When considering using plants and PV panels, much like other aspects of greening, there are a number of considerations that need to be addressed. For example, the type of vegetation used and the depth of growing media on green roofs is fundamental when combining with PV panels. The majority of operational benefits of the PV panels when combined with plants comes from the vegetation layer, and its ability to absorb and retain water, and therefore cool (down) the roof space.
Roof gardens with higher substrate levels will allow for deeper rooting of plants and more options with plant selections, with this all working towards the survivability of the plant with the objective of a more dense covering of plant material. Exposing too much growing media will cause the soil to dry out and in some cases warm the surrounding area. The growing habits of plant species will also need to be planned carefully, especially in relation to the overall height of the plants. Plants growing too high will reduce energy production through shading the PV panels, and may also damage the panels if left unmaintained. This is particularly an issue when woody plants become established.
Another challenge that can be overlooked is when panels are laid/fixed on an angle (which are often seen on roofs). They can create a water capture zone that then drips onto the garden below resulting in an increase in plant growth close to these panels. Areas around these drip zones may need to have their maintenance increased during times of heavier rainfall to ensure plant height and density is addressed. A couple of useful considerations in these areas is to decrease the depth of growing media to limit root growth, and also to use deflecting trays if the drip line starts to cause too many issues with excessive water diverted to these areas of garden.
Another important consideration is to address the potential for fire risk. As building regulations can vary from state to state, and in different countries, it should be of high focus to ensure when designing these spaces that local fire regulations are adopted/adhered to. Recent studies from Europe and America have noted that the risks are minor during most days of a ‘normal year’ in European and North American climates, however, if fires were recorded they were mainly started from malfunctions in the electrical system’s connectors, switches and other contact points. Of interest in these studies was that the high insulation values of the growing media on green roofs effectively protected the roof build-up from fire hazard**, however they noted that the buildup of dry plant material in the garden and around the panels should always be removed to reduce further risks.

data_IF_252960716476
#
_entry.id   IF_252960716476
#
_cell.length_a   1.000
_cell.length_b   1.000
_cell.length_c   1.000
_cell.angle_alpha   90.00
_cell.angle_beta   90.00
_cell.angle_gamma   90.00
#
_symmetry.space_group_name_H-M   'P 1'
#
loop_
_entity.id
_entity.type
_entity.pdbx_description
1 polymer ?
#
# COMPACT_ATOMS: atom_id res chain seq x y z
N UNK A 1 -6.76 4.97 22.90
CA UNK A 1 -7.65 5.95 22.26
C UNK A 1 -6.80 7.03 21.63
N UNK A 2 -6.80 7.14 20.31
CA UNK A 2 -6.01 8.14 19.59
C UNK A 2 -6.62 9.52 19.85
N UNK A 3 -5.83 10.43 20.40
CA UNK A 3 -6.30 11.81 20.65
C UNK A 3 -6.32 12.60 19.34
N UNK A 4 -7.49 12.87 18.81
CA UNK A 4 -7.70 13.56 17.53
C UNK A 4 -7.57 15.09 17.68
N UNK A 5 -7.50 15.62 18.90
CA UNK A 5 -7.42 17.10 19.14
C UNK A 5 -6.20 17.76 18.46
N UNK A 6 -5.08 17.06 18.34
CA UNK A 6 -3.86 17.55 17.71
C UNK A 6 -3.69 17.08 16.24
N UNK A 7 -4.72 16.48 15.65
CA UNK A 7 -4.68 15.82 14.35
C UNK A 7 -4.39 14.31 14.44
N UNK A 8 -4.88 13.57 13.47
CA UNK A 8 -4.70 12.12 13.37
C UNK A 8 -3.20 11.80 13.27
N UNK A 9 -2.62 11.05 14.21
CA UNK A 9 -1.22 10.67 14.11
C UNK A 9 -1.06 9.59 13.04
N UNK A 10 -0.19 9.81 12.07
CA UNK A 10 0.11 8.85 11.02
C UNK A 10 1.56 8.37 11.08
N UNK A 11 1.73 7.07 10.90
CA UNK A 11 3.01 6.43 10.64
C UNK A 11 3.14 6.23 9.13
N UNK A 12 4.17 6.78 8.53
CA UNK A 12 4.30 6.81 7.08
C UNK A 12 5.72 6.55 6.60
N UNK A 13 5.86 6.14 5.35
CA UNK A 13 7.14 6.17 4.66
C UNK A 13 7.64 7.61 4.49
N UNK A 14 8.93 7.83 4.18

The increase in local and international projects highlighting the use of PV panels and greenery within crowded city roofs is very positive, and the path forward is being defined by companies at the forefront of these innovative installations. Industry designers, planners, and policy makers need to mandate these installations to achieve more positive outcomes for our cities. At present, these installations are ‘nice to have’, and not a pre-requisite, as progressive/forward thinking developers are capitalising on the rewilding of our cities while using the best technology to create renewable electrical energy. Not only do these PV and planting combinations provide a saving to the building occupants, but also to the relevant stakeholders, and last but not least, the general public and occupants of cities.
** N. Gerzhova, P. Blanchet, C. Dagenais and S. Ménard, Flammability Characteristics of Green Roofs, Buildnings, July 2020.
R. Miller and N. Gerzhova, Understanding the Behaviour of Fire and Green Roofs, Living Architecture Monitor, 2021.
Department for Communities and Local Government, Fire Performance of Green Roofs and Walls, Department for Communities and Local Government, London, 2013.
Director of Evergreen Infrastructure and MJC Horticulture
Advisor to the green infrastructure industry.
Main photo: Solar panels integrated with green roof on Daramu House, Gadigal Land (Image: Lendlease)